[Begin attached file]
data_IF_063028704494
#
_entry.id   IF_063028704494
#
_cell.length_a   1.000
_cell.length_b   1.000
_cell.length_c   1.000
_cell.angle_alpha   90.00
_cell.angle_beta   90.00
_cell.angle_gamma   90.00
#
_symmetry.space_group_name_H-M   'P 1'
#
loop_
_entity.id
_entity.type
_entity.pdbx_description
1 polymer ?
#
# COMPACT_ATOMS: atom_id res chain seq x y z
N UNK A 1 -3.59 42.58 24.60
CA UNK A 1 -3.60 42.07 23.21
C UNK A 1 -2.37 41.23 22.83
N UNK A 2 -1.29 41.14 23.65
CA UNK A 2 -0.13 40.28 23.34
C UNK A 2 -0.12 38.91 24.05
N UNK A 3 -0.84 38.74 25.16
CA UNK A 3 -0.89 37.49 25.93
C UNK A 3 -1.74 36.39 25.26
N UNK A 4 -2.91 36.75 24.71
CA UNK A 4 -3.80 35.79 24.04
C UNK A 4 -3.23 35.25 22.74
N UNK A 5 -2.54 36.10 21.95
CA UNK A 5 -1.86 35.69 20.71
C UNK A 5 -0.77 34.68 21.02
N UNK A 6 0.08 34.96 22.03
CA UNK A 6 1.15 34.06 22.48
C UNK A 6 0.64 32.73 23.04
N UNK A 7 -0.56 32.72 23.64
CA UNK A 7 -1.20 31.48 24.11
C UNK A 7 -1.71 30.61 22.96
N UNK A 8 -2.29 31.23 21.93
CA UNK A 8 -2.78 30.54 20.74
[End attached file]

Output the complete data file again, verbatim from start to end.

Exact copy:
data_IF_063028704494
#
_entry.id   IF_063028704494
#
_cell.length_a   1.000
_cell.length_b   1.000
_cell.length_c   1.000
_cell.angle_alpha   90.00
_cell.angle_beta   90.00
_cell.angle_gamma   90.00
#
_symmetry.space_group_name_H-M   'P 1'
#
loop_
_entity.id
_entity.type
_entity.pdbx_description
1 polymer ?
#
# COMPACT_ATOMS: atom_id res chain seq x y z
N UNK A 1 -3.59 42.58 24.60
CA UNK A 1 -3.60 42.07 23.21
C UNK A 1 -2.37 41.23 22.83
N UNK A 2 -1.29 41.14 23.65
CA UNK A 2 -0.13 40.28 23.34
C UNK A 2 -0.12 38.91 24.05
N UNK A 3 -0.84 38.74 25.16
CA UNK A 3 -0.89 37.49 25.93
C UNK A 3 -1.74 36.39 25.26
N UNK A 4 -2.91 36.75 24.71
CA UNK A 4 -3.80 35.79 24.04
C UNK A 4 -3.23 35.25 22.74
N UNK A 5 -2.54 36.10 21.95
CA UNK A 5 -1.86 35.69 20.71
C UNK A 5 -0.77 34.68 21.02
N UNK A 6 0.08 34.96 22.03
CA UNK A 6 1.15 34.06 22.48
C UNK A 6 0.64 32.73 23.04
N UNK A 7 -0.56 32.72 23.64
CA UNK A 7 -1.20 31.48 24.11
C UNK A 7 -1.71 30.61 22.96
N UNK A 8 -2.29 31.23 21.93
CA UNK A 8 -2.78 30.54 20.74